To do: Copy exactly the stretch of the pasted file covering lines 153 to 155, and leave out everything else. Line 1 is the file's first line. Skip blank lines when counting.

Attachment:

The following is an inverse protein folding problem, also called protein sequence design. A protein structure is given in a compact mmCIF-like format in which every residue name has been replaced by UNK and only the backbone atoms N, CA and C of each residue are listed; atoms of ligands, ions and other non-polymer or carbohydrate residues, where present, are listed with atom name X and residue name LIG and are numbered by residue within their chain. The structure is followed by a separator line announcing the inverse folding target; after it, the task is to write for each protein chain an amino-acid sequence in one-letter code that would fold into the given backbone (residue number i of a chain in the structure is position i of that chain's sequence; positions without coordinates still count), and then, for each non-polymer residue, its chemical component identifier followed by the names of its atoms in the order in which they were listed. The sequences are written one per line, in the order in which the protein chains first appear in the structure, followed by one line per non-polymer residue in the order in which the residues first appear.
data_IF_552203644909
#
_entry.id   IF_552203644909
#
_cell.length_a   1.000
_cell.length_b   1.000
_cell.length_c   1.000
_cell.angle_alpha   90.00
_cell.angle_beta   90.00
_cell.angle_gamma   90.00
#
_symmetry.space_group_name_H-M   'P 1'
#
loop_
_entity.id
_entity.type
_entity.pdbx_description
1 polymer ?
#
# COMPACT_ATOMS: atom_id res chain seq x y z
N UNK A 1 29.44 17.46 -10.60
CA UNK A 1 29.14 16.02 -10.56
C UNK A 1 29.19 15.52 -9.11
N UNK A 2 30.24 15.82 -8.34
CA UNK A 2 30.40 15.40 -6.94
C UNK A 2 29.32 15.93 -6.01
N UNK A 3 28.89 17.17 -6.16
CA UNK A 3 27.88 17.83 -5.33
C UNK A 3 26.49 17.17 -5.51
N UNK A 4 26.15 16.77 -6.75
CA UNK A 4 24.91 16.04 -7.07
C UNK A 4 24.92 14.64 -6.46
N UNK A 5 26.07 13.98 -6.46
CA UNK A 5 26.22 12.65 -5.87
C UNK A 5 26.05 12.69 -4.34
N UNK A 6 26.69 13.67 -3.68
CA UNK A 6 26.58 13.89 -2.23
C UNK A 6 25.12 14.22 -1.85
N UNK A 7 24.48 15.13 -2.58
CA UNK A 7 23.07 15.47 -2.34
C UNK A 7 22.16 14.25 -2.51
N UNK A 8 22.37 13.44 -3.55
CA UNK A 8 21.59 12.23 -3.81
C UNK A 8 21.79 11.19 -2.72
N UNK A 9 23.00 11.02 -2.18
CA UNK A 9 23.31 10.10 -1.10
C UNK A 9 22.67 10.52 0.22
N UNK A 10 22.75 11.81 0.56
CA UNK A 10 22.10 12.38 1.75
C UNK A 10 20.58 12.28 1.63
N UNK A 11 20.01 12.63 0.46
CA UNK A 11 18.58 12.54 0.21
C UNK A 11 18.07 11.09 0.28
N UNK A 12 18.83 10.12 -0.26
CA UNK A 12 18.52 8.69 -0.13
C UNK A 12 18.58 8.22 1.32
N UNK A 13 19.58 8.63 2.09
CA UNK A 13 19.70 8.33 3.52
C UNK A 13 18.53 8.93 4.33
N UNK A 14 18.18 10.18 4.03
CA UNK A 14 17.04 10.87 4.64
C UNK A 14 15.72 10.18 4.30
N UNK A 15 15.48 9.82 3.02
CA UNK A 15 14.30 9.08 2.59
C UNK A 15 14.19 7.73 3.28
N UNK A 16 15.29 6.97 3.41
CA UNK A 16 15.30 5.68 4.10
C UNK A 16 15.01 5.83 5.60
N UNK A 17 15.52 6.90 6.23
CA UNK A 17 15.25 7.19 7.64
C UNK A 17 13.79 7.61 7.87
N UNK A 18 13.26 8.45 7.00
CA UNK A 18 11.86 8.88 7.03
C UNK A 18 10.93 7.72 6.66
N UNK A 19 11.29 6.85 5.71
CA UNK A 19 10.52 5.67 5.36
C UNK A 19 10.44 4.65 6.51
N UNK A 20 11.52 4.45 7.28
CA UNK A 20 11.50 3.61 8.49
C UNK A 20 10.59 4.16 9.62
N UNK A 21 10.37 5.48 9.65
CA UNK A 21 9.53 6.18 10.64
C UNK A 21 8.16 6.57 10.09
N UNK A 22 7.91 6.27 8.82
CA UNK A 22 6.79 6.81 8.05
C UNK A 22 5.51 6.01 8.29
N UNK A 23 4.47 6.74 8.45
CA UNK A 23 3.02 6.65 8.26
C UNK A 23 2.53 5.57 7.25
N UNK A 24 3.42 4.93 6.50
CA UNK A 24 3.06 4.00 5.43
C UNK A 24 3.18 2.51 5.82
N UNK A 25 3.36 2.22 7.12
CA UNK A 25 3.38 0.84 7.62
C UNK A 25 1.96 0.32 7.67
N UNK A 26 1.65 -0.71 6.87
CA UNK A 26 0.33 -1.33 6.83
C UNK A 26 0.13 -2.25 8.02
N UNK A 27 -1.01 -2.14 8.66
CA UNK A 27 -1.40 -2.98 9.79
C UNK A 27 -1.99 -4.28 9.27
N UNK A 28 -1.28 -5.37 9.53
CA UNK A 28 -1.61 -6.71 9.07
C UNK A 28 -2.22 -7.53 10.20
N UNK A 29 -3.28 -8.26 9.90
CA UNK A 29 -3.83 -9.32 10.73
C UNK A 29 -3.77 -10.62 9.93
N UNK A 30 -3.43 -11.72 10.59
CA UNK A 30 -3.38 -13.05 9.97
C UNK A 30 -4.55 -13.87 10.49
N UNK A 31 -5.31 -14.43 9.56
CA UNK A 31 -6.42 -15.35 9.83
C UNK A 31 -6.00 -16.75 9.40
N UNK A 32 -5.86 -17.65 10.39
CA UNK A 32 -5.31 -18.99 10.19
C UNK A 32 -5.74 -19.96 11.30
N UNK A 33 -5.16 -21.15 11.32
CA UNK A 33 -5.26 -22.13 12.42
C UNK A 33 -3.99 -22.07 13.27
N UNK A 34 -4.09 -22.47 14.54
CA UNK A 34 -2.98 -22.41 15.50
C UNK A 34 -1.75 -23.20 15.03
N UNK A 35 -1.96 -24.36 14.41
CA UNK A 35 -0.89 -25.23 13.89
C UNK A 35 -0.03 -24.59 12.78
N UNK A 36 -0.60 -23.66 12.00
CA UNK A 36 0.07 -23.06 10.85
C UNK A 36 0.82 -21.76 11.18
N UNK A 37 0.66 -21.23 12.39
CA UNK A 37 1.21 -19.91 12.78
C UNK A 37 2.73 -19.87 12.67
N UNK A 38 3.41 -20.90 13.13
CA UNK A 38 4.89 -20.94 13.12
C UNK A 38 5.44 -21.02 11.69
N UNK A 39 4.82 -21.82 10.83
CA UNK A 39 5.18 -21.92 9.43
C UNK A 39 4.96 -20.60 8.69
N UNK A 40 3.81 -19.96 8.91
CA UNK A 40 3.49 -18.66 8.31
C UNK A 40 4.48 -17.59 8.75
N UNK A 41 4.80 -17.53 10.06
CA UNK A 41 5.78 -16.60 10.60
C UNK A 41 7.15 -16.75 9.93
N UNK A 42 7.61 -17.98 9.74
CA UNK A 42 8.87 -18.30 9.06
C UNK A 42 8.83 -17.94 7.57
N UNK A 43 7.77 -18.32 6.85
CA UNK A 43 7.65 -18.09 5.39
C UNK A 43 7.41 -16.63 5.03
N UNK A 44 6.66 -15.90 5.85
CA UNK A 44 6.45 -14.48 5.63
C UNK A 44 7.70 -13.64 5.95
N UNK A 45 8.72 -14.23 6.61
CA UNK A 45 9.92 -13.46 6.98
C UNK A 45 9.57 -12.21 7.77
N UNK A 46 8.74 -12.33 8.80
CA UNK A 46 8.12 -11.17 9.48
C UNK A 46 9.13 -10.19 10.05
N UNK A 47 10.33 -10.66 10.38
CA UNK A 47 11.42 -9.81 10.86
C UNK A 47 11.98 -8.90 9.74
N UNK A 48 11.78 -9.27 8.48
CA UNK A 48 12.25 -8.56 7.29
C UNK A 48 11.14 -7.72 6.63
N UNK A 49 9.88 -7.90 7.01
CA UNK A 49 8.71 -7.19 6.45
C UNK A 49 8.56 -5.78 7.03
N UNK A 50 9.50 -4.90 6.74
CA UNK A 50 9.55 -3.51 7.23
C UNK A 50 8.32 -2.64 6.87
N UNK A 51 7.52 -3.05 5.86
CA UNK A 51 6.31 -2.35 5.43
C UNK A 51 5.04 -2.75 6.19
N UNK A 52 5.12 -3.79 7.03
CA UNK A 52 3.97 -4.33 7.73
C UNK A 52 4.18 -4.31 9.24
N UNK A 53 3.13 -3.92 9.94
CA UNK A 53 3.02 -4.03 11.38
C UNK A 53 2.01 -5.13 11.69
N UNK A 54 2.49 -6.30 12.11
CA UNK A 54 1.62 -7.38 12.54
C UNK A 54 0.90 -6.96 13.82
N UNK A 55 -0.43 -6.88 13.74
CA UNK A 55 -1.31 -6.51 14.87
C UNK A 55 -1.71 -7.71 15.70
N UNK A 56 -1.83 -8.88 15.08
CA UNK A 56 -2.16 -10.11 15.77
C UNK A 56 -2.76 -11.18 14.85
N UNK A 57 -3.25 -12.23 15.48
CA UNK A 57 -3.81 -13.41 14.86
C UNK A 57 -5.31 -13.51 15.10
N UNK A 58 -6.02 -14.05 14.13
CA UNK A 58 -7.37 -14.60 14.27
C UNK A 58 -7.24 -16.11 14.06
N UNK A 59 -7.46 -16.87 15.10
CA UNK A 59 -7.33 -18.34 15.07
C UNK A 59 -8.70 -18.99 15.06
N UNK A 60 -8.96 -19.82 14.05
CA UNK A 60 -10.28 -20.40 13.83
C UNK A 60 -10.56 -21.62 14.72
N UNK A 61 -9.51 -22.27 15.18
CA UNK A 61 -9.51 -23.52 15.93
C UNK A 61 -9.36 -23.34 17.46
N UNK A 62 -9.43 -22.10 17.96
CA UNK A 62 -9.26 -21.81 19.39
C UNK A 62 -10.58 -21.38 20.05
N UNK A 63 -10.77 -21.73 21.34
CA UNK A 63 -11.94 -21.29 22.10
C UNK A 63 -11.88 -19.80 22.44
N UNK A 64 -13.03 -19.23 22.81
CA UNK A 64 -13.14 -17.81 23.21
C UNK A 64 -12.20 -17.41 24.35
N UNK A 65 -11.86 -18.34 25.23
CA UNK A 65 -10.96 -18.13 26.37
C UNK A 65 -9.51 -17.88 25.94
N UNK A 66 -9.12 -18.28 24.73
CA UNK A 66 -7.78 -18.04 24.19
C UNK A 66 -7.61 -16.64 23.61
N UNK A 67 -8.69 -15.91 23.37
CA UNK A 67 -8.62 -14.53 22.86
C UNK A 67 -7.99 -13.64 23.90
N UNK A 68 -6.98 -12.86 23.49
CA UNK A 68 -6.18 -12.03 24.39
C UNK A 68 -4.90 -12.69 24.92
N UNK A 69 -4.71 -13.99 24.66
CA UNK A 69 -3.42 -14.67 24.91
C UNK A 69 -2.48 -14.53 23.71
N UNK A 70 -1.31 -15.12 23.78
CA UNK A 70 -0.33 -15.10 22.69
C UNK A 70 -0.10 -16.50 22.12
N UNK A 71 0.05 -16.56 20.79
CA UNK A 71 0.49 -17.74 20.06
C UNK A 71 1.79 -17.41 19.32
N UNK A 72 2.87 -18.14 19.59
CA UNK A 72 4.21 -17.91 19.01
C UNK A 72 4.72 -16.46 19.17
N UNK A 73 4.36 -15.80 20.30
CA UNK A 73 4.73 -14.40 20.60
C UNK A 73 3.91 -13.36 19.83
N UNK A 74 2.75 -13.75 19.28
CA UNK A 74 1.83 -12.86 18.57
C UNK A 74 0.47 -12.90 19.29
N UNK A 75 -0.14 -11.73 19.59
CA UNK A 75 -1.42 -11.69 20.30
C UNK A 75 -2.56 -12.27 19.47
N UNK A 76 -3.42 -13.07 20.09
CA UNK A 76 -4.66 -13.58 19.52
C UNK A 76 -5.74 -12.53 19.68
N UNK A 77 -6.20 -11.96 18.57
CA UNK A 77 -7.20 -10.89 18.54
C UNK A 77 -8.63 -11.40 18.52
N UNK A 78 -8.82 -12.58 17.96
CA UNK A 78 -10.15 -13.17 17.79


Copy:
C UNK A 44 7.70 -13.64 5.95
N UNK A 45 8.72 -14.23 6.61
CA UNK A 45 9.92 -13.46 6.98